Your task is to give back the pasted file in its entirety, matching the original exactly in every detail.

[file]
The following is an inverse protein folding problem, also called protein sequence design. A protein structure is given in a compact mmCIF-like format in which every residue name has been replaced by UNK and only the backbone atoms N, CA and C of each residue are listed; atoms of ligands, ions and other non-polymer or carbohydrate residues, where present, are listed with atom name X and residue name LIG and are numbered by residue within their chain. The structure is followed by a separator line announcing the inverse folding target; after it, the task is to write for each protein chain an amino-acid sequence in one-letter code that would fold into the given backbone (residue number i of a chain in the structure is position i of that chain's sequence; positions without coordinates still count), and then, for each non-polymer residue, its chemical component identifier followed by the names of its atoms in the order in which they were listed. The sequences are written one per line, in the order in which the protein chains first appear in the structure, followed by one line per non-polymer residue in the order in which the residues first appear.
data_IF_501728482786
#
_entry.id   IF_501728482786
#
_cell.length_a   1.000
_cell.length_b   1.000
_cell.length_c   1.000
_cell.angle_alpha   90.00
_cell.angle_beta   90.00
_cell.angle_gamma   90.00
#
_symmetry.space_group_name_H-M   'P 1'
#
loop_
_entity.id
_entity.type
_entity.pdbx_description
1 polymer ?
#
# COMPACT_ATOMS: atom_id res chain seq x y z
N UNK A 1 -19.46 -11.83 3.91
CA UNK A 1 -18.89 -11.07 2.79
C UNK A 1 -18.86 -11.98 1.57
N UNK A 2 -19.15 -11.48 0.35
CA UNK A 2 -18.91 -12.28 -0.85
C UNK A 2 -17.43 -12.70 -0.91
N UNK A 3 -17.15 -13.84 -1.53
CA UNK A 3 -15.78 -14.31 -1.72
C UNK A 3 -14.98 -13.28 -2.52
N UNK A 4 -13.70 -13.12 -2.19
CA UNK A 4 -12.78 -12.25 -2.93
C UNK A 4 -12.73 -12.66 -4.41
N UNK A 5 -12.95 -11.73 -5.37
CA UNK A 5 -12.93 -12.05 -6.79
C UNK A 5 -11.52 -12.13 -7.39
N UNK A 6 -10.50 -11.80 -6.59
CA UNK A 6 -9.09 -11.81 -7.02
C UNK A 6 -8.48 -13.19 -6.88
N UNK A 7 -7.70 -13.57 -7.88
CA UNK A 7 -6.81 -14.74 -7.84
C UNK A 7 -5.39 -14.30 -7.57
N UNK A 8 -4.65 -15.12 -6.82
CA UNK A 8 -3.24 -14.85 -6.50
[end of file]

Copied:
The following is an inverse protein folding problem, also called protein sequence design. A protein structure is given in a compact mmCIF-like format in which every residue name has been replaced by UNK and only the backbone atoms N, CA and C of each residue are listed; atoms of ligands, ions and other non-polymer or carbohydrate residues, where present, are listed with atom name X and residue name LIG and are numbered by residue within their chain. The structure is followed by a separator line announcing the inverse folding target; after it, the task is to write for each protein chain an amino-acid sequence in one-letter code that would fold into the given backbone (residue number i of a chain in the structure is position i of that chain's sequence; positions without coordinates still count), and then, for each non-polymer residue, its chemical component identifier followed by the names of its atoms in the order in which they were listed. The sequences are written one per line, in the order in which the protein chains first appear in the structure, followed by one line per non-polymer residue in the order in which the residues first appear.
data_IF_501728482786
#
_entry.id   IF_501728482786
#
_cell.length_a   1.000
_cell.length_b   1.000
_cell.length_c   1.000
_cell.angle_alpha   90.00
_cell.angle_beta   90.00
_cell.angle_gamma   90.00
#
_symmetry.space_group_name_H-M   'P 1'
#
loop_
_entity.id
_entity.type
_entity.pdbx_description
1 polymer ?
#
# COMPACT_ATOMS: atom_id res chain seq x y z
N UNK A 1 -19.46 -11.83 3.91
CA UNK A 1 -18.89 -11.07 2.79
C UNK A 1 -18.86 -11.98 1.57
N UNK A 2 -19.15 -11.48 0.35
CA UNK A 2 -18.91 -12.28 -0.85
C UNK A 2 -17.43 -12.70 -0.91
N UNK A 3 -17.15 -13.84 -1.53
CA UNK A 3 -15.78 -14.31 -1.72
C UNK A 3 -14.98 -13.28 -2.52
N UNK A 4 -13.70 -13.12 -2.19
CA UNK A 4 -12.78 -12.25 -2.93
C UNK A 4 -12.73 -12.66 -4.41
N UNK A 5 -12.95 -11.73 -5.37
CA UNK A 5 -12.93 -12.05 -6.79
C UNK A 5 -11.52 -12.13 -7.39
N UNK A 6 -10.50 -11.80 -6.59
CA UNK A 6 -9.09 -11.81 -7.02
C UNK A 6 -8.48 -13.19 -6.88
N UNK A 7 -7.70 -13.57 -7.88
CA UNK A 7 -6.81 -14.74 -7.84
C UNK A 7 -5.39 -14.30 -7.57
N UNK A 8 -4.65 -15.12 -6.82
CA UNK A 8 -3.24 -14.85 -6.50